State Department spokesman Mark Toner could not say Tuesday whether the department would post emails on its website that were provided to Judicial Watch from Hillary Clinton’s private server.
Often any material that is released by a government agency due to a Freedom of Information Act request is also posted on that agency’s website for the public to see, not just the individual or organization who made the request for the material.
"Will those emails also be put on your website for the general public in the way that you did with the 55,000 pages?" Associated Press reporter Brad Klapper asked Toner during the State Department daily press briefing, referencing the 55,000 pages of emails that Clinton turned over to the department.
"Yeah, I don’t have a definitive answer yet," Toner said. "I think, Brad, we’re still assessing how these documents will be produced, and we’re also in discussions with the court on this matter. So, it’s part of what we’re looking at I think over the next couple of weeks."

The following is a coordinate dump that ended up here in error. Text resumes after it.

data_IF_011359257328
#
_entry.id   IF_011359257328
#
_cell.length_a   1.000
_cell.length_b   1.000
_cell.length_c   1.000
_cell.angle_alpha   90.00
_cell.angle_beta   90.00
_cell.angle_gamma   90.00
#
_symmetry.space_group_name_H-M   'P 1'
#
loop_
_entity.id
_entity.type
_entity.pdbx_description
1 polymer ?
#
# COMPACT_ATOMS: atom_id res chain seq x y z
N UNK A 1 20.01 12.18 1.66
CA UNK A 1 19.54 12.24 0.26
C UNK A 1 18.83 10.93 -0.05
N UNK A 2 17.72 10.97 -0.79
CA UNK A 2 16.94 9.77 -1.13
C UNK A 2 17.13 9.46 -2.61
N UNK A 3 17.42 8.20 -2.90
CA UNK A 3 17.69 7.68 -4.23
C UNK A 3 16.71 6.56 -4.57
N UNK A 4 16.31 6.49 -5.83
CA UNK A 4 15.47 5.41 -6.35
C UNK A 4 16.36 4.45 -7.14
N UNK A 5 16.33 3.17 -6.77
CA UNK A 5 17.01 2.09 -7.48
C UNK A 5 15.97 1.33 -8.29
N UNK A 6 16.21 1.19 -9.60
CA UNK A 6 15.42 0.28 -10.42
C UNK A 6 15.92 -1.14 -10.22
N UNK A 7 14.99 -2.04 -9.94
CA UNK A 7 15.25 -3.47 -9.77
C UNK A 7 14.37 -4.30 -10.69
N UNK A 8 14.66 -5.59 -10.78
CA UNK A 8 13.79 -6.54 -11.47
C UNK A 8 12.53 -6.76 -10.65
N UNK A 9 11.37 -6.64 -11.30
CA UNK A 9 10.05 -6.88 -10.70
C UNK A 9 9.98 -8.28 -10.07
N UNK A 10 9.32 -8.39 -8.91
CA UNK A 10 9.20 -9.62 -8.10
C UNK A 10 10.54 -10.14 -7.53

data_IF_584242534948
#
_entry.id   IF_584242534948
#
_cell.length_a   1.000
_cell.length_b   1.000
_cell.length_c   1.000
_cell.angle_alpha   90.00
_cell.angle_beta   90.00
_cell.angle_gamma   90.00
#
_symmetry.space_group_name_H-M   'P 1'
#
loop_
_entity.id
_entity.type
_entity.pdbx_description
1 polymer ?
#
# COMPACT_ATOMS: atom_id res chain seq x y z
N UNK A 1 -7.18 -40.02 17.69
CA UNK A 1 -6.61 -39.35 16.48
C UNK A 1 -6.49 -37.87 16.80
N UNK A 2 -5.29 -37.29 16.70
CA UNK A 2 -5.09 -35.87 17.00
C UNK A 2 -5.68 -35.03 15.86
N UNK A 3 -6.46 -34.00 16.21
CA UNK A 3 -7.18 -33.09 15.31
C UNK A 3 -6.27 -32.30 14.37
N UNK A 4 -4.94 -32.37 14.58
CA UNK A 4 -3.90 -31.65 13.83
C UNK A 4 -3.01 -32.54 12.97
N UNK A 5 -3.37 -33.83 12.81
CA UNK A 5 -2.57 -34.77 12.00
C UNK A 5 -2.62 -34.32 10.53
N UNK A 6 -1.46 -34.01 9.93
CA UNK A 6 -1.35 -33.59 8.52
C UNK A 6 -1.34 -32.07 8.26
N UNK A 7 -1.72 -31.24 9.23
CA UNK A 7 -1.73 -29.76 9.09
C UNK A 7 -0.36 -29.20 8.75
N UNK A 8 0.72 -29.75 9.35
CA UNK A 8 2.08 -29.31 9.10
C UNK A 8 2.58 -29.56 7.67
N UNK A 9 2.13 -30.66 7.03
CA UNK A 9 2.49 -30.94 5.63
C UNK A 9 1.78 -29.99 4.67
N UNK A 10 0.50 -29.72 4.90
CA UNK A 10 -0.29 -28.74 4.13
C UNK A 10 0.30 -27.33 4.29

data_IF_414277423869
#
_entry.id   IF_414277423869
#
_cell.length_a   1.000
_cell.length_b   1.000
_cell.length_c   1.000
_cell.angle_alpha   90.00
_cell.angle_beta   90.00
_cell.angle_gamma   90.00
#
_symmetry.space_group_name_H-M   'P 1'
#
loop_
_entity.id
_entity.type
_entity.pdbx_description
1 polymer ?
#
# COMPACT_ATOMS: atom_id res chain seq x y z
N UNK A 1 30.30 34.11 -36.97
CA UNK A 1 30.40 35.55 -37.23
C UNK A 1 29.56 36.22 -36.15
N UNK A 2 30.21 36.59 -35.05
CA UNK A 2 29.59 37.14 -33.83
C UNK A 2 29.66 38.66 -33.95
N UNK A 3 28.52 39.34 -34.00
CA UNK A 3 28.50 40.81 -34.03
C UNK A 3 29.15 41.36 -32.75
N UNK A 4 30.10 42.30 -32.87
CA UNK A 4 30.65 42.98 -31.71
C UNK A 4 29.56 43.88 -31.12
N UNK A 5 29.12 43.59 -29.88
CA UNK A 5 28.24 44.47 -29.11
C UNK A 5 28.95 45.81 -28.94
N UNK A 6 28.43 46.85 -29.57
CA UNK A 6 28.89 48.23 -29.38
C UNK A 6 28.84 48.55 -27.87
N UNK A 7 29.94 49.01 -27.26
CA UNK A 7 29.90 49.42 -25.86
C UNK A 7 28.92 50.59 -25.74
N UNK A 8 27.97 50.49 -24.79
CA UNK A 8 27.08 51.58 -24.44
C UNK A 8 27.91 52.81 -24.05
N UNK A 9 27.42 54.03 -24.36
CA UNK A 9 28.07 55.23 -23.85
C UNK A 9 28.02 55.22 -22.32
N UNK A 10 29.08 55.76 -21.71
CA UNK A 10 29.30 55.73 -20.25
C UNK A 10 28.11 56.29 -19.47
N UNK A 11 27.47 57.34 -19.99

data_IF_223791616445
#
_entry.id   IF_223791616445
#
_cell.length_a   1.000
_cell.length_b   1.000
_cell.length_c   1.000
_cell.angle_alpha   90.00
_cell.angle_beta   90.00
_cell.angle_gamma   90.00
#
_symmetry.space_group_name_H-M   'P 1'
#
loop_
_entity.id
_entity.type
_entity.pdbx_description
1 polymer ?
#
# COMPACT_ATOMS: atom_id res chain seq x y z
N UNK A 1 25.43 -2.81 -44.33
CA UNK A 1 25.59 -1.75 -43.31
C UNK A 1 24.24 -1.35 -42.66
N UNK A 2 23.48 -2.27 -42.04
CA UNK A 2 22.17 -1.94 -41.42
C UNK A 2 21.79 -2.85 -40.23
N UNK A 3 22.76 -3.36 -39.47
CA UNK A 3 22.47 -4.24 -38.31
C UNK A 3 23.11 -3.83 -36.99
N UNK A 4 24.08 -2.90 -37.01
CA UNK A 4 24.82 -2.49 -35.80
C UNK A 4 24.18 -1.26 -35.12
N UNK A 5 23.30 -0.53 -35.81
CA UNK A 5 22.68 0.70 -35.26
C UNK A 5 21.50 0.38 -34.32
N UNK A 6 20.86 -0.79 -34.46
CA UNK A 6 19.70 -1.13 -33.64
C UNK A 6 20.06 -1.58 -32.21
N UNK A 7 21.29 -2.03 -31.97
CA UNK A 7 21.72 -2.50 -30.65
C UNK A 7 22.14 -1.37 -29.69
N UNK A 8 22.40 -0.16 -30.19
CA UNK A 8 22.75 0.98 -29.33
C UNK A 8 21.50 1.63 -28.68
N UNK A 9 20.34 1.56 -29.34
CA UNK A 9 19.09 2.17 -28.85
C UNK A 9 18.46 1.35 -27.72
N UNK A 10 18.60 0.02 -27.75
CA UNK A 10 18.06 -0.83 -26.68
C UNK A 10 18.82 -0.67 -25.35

Another reporter later asked Toner about how, and if, these emails would be made public.
"Earlier in August, you had released a statement saying that these documents would be made public as part of your legal obligation. So, as far as the Clinton emails that were originally procured by the FBI that were then handed over to the State Department, will those still be made public?" a reporter asked.
After clarifying with the reporter which email matter she was referring to, Toner said that it is unknown if the emails will be made public.
"We have agreed to produce to Judicial Watch any emails sent in her official capacity," Toner said. "We are still trying to come up with a decision on how we’ll, or whether we’ll release them publicly as we did with the 55,000."
Toner said that the State Department is still assessing if it will put the emails up on the State Department’s FOIA website.